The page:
Civil rights and North Carolina have always had an interesting relationship.
North Carolina, in passing HB2, clings to its traditions of institutionalized discrimination and generally being on the wrong side of history. The legislation aims to prohibit transgender citizens from using any bathroom not for their born gender, and very clearly violates Federal law.
But the battle over bathroom rights has just begun, and North Carolina is doing its best to make it the pissing match of a lifetime.
“We’re not afraid to get our hands dirty and not wash them after,” said NC state government representative Bob Shmoe.
Shmoe, while admittedly “not real familiar with the gay community” or “human rights”, is against allowing transgender citizens to use whatever bathroom they feel most comfortable in because “it ain’t right.”
“You know what’s right? Fried chicken,” he said, without elaborating.
“As an American, I have the freedom to decide that people aren’t allowed to make me uncomfortable,” Shmoe said, vigorously rubbing his belly and aggressively trying to make eye contact with passersby.
North Carolina native Christina Evans has another perspective on the controversy. Evans worries that Americans aren’t really understanding the issue properly.
“This isn’t about equality, or freedom! This is about aliens,” she said. Evans, the acting leader of a secret society which believes that the LGBTQ+ community is actually the attempt of extraterrestrials to colonize Earth by corrupting “our moral values”, said she believes that aliens will take over any day now.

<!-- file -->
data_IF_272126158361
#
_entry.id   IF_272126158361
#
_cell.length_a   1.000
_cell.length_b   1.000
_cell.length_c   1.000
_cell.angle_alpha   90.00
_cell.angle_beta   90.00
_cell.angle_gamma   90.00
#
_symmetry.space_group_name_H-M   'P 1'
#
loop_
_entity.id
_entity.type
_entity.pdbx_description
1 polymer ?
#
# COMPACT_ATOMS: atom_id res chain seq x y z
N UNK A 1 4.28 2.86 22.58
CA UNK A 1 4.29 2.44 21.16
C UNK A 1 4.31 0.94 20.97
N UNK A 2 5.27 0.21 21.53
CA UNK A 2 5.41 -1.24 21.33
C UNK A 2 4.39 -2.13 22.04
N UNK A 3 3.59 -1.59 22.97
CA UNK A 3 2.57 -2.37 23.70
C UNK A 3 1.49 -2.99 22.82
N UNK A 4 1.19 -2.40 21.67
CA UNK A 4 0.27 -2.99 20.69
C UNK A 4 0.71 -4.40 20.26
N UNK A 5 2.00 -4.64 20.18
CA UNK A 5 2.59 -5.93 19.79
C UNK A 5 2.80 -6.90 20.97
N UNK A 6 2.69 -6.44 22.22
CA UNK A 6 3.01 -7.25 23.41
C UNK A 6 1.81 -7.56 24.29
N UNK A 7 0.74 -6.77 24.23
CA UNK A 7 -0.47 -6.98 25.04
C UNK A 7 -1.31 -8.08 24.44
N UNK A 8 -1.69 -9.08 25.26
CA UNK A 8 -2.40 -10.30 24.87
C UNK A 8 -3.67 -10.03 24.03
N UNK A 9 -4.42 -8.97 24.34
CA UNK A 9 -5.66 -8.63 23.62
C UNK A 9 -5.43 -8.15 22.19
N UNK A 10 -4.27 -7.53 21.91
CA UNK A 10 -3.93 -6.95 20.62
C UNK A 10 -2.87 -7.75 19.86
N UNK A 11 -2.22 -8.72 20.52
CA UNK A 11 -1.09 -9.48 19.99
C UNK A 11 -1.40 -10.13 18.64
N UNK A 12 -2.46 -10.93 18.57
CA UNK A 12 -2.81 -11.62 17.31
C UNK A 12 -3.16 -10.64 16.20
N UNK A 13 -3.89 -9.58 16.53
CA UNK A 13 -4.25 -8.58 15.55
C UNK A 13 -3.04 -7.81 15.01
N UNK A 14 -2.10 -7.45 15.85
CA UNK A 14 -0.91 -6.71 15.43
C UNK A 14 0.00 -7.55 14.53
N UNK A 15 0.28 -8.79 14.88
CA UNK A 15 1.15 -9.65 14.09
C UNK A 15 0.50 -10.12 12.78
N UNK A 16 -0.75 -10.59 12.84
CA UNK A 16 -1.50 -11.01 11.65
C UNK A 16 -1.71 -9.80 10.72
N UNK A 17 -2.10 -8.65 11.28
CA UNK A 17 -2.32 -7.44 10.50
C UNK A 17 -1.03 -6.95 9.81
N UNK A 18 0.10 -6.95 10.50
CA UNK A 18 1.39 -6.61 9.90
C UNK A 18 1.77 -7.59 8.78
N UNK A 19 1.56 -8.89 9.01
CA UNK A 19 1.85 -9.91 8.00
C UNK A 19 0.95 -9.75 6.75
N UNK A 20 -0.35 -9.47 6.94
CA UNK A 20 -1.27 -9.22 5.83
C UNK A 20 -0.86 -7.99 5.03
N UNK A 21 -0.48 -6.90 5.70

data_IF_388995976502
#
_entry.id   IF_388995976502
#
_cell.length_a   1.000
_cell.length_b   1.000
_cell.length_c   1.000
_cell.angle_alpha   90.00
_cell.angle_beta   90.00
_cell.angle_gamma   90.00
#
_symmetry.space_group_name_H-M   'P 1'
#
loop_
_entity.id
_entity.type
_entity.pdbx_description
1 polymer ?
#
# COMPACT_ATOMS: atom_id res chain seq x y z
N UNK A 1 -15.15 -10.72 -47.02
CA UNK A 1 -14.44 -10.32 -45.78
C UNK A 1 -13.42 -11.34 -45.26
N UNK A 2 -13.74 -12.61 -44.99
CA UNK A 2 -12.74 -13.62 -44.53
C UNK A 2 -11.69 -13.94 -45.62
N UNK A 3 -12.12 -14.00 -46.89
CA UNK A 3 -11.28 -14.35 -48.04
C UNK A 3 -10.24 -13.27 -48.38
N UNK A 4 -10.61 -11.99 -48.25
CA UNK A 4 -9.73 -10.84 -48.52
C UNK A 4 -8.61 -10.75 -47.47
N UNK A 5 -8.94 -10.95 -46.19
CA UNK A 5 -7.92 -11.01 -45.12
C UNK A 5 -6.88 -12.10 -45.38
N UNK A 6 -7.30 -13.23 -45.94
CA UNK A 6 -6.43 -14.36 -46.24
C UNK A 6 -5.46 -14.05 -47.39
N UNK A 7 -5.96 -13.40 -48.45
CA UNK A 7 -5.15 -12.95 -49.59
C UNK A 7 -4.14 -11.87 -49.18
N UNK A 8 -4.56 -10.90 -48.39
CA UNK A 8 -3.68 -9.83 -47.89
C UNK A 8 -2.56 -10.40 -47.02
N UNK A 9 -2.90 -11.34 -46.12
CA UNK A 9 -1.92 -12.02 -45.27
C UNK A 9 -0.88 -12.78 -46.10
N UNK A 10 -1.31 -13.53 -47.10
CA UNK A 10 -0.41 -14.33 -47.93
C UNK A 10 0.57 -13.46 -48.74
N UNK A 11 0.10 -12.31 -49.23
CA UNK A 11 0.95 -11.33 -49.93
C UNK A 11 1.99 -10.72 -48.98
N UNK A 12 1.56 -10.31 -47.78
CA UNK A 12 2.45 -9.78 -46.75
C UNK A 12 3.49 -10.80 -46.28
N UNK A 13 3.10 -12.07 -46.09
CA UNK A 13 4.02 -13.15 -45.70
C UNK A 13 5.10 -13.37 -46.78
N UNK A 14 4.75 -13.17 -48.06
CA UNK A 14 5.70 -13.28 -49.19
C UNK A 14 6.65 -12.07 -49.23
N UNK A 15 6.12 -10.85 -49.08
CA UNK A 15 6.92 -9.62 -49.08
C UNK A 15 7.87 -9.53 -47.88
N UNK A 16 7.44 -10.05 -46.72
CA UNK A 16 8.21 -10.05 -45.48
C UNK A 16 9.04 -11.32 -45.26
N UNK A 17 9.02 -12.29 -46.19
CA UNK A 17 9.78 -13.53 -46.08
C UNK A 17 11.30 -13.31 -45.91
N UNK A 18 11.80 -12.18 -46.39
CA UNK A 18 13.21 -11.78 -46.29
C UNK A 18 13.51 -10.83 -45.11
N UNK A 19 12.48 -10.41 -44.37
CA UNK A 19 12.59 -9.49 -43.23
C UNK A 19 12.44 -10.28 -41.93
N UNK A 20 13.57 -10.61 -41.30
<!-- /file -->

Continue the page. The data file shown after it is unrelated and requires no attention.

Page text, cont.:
She also said she believes that people’s resistance to accept how dangerous the transgender community is a clear sign that the aliens are growing stronger.
“Just the other day, I caught myself thinking a gay thought. And then I said, no.” Evans took a deep, empowering breath. “Take that, aliens.”
Shmoe expressed his concern that non-North Carolinians think the state, like an angsty teenager choosing to be in Slytherin, takes pleasure in setting itself up as the antagonist in human right issues.
“I get real antsy when people say my state has started being wrong about these so-called equality things on purpose,” Shmoe said, becoming visibly antsy. “Listen, we coulda been wrong about the whole Jim Crow situation, but I have a good feeling about this!”